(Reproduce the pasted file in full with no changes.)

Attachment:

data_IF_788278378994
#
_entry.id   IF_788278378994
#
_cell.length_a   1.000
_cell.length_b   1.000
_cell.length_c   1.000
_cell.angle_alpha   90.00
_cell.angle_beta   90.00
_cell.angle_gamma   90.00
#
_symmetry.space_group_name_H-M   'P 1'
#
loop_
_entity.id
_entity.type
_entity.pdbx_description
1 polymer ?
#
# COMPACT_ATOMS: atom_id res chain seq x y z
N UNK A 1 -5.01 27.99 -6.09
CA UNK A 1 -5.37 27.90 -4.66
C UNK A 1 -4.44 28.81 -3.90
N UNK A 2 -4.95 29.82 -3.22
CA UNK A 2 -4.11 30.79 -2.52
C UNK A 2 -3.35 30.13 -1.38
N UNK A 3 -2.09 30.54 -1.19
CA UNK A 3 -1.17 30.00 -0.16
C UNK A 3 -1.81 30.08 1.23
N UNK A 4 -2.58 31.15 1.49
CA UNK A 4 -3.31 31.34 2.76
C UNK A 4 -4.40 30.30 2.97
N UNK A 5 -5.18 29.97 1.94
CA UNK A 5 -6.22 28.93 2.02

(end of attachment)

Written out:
data_IF_788278378994
#
_entry.id   IF_788278378994
#
_cell.length_a   1.000
_cell.length_b   1.000
_cell.length_c   1.000
_cell.angle_alpha   90.00
_cell.angle_beta   90.00
_cell.angle_gamma   90.00
#
_symmetry.space_group_name_H-M   'P 1'
#
loop_
_entity.id
_entity.type
_entity.pdbx_description
1 polymer ?
#
# COMPACT_ATOMS: atom_id res chain seq x y z
N UNK A 1 -5.01 27.99 -6.09
CA UNK A 1 -5.37 27.90 -4.66
C UNK A 1 -4.44 28.81 -3.90
N UNK A 2 -4.95 29.82 -3.22
CA UNK A 2 -4.11 30.79 -2.52
C UNK A 2 -3.35 30.13 -1.38
N UNK A 3 -2.09 30.54 -1.19
CA UNK A 3 -1.17 30.00 -0.16
C UNK A 3 -1.81 30.08 1.23
N UNK A 4 -2.58 31.15 1.49
CA UNK A 4 -3.31 31.34 2.76
C UNK A 4 -4.40 30.30 2.97
N UNK A 5 -5.18 29.97 1.94
CA UNK A 5 -6.22 28.93 2.02